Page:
Scientists at the University of Liverpool have shown that
young people who show impulsive tendencies are more prone to drinking heavily
at an early age.
The research suggests that targeting personality traits,
such as impulsivity, could potentially be a successful intervention in
preventing adolescent drinking from developing into problems with alcohol in
Studies in the UK show that approximately 24% of 12 year
olds have reported at least one episode of alcohol consumption, rising to 77%
of 15 year olds.
Previous research has suggested that impulsive behaviour is
linked with adolescent drinking, but it is unclear whether young people who are
impulsive tend to drink more, or whether drinking whilst the brain is still
developing is particularly harmful and can lead to the progression of impulsive
The team used computer tests that measured inhibitory
control, the ability to delay gratification, and risk-taking. More than 280
young people who were aged 12 or 13 at the beginning of the study took part in
the study. The participants repeated the computer tests every six months over
the two years of the study.
Broad social trends
Results showed that those participants who were more
impulsive in the tests went on to drink more heavily or have problems with
alcohol at a later time. The study did not, however, show that alcohol
consumption led to increased impulsive behaviour on the computer tests. This
suggests that there is a link between impulsivity and adolescent drinking, but
that alcohol may not necessarily lead to increased impulsive behaviour in the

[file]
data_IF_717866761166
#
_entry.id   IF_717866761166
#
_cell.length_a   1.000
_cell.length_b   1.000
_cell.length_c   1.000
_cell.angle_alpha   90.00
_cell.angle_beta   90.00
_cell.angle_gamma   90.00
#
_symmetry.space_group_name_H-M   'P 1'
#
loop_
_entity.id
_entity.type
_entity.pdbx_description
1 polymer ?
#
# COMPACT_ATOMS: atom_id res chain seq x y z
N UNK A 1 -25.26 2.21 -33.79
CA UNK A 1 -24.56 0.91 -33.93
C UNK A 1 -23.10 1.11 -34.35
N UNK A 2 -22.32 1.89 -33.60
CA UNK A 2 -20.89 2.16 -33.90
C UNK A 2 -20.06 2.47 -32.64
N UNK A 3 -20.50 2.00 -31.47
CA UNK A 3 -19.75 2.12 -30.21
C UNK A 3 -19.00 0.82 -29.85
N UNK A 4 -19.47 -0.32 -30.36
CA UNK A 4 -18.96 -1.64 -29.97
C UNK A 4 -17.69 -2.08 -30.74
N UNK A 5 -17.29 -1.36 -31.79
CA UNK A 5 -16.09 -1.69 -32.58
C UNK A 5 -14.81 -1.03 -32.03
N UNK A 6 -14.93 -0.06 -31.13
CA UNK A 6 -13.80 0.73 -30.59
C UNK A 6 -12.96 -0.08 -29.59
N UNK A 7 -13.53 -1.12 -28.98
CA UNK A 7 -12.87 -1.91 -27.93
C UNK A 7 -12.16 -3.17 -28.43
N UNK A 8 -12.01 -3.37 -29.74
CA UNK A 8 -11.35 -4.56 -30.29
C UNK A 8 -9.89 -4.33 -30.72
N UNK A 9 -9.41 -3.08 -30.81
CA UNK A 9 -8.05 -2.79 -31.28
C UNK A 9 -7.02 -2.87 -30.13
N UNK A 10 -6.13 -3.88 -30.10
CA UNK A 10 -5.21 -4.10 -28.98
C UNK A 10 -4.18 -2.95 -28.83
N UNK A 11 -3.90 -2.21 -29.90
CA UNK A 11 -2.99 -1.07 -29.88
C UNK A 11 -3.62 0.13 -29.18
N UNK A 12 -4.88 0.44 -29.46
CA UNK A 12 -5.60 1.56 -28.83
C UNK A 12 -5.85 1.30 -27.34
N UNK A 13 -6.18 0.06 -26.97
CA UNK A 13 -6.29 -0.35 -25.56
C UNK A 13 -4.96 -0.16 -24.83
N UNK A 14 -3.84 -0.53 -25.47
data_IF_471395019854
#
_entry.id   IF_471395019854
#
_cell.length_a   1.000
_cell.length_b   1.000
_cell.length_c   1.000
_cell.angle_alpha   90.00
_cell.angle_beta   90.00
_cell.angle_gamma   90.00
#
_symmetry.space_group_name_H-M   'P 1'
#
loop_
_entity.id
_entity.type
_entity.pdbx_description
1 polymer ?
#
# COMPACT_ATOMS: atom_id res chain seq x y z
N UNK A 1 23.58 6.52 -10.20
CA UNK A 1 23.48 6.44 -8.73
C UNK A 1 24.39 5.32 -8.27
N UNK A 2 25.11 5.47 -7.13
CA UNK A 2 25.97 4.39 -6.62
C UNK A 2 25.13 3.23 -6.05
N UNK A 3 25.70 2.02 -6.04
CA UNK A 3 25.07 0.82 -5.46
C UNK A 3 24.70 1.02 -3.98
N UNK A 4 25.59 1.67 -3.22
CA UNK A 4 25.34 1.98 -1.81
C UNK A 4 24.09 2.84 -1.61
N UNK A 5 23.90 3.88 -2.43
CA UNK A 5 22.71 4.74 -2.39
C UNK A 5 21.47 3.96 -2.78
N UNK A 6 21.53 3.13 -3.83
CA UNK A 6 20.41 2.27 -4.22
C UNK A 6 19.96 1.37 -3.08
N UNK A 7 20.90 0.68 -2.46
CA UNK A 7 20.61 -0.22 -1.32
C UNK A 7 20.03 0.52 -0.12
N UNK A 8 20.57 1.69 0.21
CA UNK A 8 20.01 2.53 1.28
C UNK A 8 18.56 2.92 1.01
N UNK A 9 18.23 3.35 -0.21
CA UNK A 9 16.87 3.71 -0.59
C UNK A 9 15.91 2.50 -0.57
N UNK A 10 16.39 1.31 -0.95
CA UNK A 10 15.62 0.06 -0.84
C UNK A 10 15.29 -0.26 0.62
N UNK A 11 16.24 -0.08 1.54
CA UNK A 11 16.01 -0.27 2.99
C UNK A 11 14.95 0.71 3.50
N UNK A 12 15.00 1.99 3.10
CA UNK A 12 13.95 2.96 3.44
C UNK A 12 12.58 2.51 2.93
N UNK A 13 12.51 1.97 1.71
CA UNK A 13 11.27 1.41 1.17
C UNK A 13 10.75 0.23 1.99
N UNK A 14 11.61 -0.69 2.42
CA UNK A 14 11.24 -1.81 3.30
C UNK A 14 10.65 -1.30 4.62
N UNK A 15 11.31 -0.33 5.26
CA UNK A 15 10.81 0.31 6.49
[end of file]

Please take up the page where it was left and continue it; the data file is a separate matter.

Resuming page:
Professor Matt Field, from the University's Institute of
Psychology Health and Society, explains: "Young people in the UK are
starting to drink alcohol at a younger age than in the past, and much of this
reflects broad social trends. There are, however, significant differences in
the age at which teenagers start to experiment with alcohol and the age at
which they start drinking regularly."
"It is important to identify the psychological
characteristics of adolescents who are likely to go on to drink heavily,
because this can help us target alcohol prevention more effectively. In
addition, we need to identify the consequences of heavy drinking during
adolescence for health in general, and brain development in particular."
"Our results show that more impulsive individuals are
more likely to start drinking heavily in the future compared to less impulsive
individuals. The next steps are to take these results and apply them to
prevention interventions that are tailored to individual characteristics, such
"We also need to conduct studies where we follow-up
young people for longer than the two years that we did in the present study.
This will help us to understand whether heavy drinking over a longer period
during adolescence has an impact on impulsive behaviour."